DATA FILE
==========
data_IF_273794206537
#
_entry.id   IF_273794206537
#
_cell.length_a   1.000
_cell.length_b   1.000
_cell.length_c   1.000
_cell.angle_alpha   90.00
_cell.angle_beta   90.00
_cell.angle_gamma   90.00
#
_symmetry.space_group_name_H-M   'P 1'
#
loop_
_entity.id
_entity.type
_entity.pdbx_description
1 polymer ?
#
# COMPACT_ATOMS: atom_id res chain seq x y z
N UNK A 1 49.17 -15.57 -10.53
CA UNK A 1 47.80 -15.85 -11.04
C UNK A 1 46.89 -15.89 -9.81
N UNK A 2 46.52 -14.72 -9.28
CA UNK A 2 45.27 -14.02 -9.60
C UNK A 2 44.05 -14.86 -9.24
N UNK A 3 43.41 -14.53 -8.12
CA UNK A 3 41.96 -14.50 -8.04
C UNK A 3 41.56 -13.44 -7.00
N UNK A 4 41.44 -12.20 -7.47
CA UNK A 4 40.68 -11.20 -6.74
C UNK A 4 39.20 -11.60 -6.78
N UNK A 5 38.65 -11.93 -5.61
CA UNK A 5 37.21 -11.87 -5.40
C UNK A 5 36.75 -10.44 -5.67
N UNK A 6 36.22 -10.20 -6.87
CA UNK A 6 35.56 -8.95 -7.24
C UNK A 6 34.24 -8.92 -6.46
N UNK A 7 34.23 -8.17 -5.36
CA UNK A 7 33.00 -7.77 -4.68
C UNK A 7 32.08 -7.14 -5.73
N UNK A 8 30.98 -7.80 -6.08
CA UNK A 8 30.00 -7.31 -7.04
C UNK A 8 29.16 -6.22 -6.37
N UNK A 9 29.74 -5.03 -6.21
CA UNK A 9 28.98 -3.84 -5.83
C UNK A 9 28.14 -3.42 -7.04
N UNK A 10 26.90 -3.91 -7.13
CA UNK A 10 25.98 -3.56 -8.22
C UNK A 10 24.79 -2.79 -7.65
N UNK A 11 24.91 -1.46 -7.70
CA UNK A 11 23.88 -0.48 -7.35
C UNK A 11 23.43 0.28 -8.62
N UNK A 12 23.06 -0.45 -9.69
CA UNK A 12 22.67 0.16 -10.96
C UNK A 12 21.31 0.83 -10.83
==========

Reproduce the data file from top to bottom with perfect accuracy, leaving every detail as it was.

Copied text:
data_IF_273794206537
#
_entry.id   IF_273794206537
#
_cell.length_a   1.000
_cell.length_b   1.000
_cell.length_c   1.000
_cell.angle_alpha   90.00
_cell.angle_beta   90.00
_cell.angle_gamma   90.00
#
_symmetry.space_group_name_H-M   'P 1'
#
loop_
_entity.id
_entity.type
_entity.pdbx_description
1 polymer ?
#
# COMPACT_ATOMS: atom_id res chain seq x y z
N UNK A 1 49.17 -15.57 -10.53
CA UNK A 1 47.80 -15.85 -11.04
C UNK A 1 46.89 -15.89 -9.81
N UNK A 2 46.52 -14.72 -9.28
CA UNK A 2 45.27 -14.02 -9.60
C UNK A 2 44.05 -14.86 -9.24
N UNK A 3 43.41 -14.53 -8.12
CA UNK A 3 41.96 -14.50 -8.04
C UNK A 3 41.56 -13.44 -7.00
N UNK A 4 41.44 -12.20 -7.47
CA UNK A 4 40.68 -11.20 -6.74
C UNK A 4 39.20 -11.60 -6.78
N UNK A 5 38.65 -11.93 -5.61
CA UNK A 5 37.21 -11.87 -5.40
C UNK A 5 36.75 -10.44 -5.67
N UNK A 6 36.22 -10.20 -6.87
CA UNK A 6 35.56 -8.95 -7.24
C UNK A 6 34.24 -8.92 -6.46
N UNK A 7 34.23 -8.17 -5.36
CA UNK A 7 33.00 -7.77 -4.68
C UNK A 7 32.08 -7.14 -5.73
N UNK A 8 30.98 -7.80 -6.08
CA UNK A 8 30.00 -7.31 -7.04
C UNK A 8 29.16 -6.22 -6.37
N UNK A 9 29.74 -5.03 -6.21
CA UNK A 9 28.98 -3.84 -5.83
C UNK A 9 28.14 -3.42 -7.04
N UNK A 10 26.90 -3.91 -7.13
CA UNK A 10 25.98 -3.56 -8.22
C UNK A 10 24.79 -2.79 -7.65
N UNK A 11 24.91 -1.46 -7.70
CA UNK A 11 23.88 -0.48 -7.35
C UNK A 11 23.43 0.28 -8.62
N UNK A 12 23.06 -0.45 -9.69
CA UNK A 12 22.67 0.16 -10.96
C UNK A 12 21.31 0.83 -10.83